An understanding of the distribution of microelements among various fractions of soils is important to understanding microelement soil chemistry and to the development of better soil extraction techniques. This study was undertaken to find methods to distinguish between chemical and physical forms of Zn, Mn, and Cu in soils and to apply these methods for eight southeastern soils. Successive extractions were made to solvate the Zn, Mn, and Cu in the exchangeable, organic matter, and Fe oxide fractions. The residue was separated into sand, silt, and clay size particles, and these, along with whole soil samples, were totally dissolved and analyzed for Zn, Mn, and Cu.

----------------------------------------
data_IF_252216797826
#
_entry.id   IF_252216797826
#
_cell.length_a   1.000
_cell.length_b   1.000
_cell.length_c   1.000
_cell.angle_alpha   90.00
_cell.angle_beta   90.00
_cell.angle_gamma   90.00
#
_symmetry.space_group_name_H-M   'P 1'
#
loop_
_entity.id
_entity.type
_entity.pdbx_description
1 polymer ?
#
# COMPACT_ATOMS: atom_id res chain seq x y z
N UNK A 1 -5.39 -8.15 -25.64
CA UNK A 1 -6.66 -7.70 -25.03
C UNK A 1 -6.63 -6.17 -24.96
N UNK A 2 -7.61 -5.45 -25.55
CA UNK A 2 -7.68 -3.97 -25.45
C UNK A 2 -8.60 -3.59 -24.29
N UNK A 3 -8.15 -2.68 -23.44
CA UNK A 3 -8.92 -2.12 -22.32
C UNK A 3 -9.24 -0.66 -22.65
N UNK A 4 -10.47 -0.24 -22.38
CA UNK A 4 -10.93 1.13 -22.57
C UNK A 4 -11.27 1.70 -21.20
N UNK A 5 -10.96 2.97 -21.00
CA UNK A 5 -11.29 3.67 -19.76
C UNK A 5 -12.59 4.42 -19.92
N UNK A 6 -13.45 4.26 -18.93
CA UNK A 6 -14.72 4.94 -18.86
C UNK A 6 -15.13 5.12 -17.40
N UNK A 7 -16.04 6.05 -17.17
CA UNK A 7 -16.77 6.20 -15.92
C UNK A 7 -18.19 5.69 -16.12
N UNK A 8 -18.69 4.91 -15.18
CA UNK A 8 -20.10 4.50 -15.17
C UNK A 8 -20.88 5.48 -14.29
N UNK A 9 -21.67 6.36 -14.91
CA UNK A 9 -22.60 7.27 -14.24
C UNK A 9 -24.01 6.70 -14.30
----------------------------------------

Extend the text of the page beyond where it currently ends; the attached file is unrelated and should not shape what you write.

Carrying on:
The proposed fractionation scheme was satisfactory for most soils, but is still considered to be preliminary. The data for the sums of fractions agreed well with the whole soil data. The Zn, Mn, and Cu contents were higher in fine-textured, higher organic matter soils than in coarse-textured, low CEC soils. The fine-textured soils had a large proportion of their Zn and Cu in the clay fraction, but the coarse-textured soils had relatively higher percentages in the organic matter fraction. Fertilizer Mn was found mainly in the exchangeable and organic matter fractions. Percent Cu was highest in the organic matter and clay fractions when averaging the data over the eight soils studied.